Chinese believe food and herbal medicines correct yinyang imbalances.
That led us to the kitchen, where Letoto prepared dishes with local and seasonal foods and herbs. One’s diet should adjust according to the seasons, he explains. In summer, cooling yin foods should be served, and in winter, more warming yang foods should be added.
Following is a Letoto summer recipe using mushrooms, which have healing properties. They are an excellent source of protein and vitamins with particular effect as immune system-boosters and anti-tumor factors. For exotic recipes including herbs such as dang gui (Chinese angelica root) and jellyfish, check out the Hawaii Health Guide web site.
Mushroom and Pea Sprout Stir-Fry
* 3 ounces maitake mush-
rooms, cleaned and separated
* 3 ounces enoki mushrooms, cleaned and separated
* 3 ounces King Trumpet mushrooms, cleaned and cut into 1/4-inch cubes
* 3 ounces shimenji mushrooms, cleaned and separated
* 1 cup black fungus, hydrated for one hour and separated into bite-size pieces
* 1 pound pea sprouts
* 1/4 cup parsley, cut into 1-inch sections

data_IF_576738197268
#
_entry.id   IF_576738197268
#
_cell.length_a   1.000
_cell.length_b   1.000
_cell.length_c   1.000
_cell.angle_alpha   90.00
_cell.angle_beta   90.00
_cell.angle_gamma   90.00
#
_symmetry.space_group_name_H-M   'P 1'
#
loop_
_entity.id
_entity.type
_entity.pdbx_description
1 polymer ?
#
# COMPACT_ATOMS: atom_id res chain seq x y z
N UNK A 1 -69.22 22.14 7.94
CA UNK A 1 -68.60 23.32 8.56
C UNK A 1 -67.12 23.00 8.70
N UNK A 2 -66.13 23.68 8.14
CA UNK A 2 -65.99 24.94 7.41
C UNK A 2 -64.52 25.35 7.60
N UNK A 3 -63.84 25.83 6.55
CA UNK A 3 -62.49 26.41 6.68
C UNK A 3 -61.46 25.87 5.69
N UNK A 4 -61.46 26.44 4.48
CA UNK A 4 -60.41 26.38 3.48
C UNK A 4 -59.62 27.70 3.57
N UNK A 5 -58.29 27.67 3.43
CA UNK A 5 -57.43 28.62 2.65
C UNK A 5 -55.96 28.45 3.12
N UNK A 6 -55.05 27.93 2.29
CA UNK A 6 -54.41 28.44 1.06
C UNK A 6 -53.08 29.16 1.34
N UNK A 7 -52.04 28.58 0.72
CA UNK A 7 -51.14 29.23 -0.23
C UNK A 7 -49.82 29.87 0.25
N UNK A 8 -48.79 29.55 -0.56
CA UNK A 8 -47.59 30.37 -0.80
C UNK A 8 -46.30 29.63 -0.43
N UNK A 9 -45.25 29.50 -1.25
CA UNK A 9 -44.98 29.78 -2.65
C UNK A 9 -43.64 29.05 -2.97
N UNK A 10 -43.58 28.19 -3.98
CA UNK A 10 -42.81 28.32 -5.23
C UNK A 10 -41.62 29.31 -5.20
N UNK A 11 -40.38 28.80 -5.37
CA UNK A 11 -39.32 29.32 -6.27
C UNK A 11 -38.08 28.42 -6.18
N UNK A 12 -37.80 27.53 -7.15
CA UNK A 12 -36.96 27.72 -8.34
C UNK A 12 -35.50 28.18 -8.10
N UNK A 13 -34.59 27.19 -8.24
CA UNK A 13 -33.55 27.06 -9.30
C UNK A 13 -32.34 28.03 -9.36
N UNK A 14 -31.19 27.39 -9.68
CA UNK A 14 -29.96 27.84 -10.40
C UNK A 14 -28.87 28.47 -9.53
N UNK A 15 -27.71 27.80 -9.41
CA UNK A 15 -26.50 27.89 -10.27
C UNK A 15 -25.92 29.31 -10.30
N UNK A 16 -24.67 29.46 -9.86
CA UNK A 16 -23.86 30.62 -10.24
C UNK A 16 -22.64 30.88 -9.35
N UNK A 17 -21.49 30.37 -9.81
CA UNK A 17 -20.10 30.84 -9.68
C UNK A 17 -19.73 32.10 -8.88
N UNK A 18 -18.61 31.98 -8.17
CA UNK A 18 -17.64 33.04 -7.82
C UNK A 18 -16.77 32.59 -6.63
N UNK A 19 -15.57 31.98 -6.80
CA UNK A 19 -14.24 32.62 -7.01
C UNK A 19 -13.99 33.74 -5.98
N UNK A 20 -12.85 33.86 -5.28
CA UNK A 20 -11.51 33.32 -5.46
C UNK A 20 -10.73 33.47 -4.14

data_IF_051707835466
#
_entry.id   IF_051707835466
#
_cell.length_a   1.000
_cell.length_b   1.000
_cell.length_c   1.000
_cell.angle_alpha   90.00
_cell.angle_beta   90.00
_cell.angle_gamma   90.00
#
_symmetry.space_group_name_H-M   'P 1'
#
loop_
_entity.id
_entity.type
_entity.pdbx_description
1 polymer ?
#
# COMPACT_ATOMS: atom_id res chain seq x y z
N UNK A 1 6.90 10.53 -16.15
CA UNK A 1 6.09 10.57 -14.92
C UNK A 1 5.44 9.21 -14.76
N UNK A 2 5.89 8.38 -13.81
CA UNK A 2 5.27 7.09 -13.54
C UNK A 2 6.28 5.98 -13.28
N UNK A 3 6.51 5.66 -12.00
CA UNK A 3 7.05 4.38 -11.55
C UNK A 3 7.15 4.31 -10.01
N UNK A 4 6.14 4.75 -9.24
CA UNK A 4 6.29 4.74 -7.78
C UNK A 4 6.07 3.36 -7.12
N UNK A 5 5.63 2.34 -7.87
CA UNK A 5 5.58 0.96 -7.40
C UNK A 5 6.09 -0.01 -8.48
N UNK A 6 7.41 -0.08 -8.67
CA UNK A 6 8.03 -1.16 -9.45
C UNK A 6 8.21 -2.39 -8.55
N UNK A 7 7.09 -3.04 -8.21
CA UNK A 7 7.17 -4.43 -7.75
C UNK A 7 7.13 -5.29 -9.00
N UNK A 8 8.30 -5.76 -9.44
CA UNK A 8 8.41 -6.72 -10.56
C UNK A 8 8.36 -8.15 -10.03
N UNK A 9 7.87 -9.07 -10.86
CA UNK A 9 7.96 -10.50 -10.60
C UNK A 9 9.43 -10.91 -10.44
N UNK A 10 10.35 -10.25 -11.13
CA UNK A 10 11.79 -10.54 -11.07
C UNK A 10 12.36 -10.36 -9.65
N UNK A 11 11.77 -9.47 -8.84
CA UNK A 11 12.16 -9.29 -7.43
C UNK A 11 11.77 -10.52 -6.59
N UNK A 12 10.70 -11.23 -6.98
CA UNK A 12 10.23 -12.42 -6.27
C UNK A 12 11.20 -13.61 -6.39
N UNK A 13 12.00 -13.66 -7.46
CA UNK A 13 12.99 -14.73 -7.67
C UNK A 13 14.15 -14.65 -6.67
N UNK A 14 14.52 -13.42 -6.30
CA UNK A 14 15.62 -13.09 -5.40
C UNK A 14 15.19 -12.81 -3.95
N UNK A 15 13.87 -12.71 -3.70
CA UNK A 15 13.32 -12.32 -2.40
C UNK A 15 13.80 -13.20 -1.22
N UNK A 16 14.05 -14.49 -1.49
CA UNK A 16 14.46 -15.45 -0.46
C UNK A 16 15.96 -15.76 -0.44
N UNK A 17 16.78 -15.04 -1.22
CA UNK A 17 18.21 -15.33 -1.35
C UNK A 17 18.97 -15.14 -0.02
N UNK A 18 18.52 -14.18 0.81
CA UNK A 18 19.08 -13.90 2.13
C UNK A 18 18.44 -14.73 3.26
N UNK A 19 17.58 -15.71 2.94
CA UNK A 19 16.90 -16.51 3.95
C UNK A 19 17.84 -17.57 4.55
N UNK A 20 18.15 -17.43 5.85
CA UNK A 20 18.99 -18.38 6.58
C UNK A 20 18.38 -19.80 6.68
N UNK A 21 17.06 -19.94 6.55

* 4 tablespoons oil
* 4 teaspoons minced garlic
* salt, pepper, soy sauce, sesame oil, to taste
1) Add 1 tablespoon of oil to preheated pan. Add 1 teaspoon of minced garlic and the mushrooms into the pan. Toss ingredients to lightly coat mushrooms with oil. Add soy sauce and pepper. As mushrooms sweat, add salt and sesame oil to taste. Remove the mushrooms and repeat the process until mushrooms, black fungus and pea sprouts are finished. You need not add soy to the pea sprouts.
2) Mix all ingredients together and decorate with parsley.
Hawaii Healing Garden Festival continues on Maui Sept. 27-30 and the Big Island Nov. 1-2. For information and registration, contact Hawaii Health Guide at 638-0888 or www.hawaiihealthguide.com.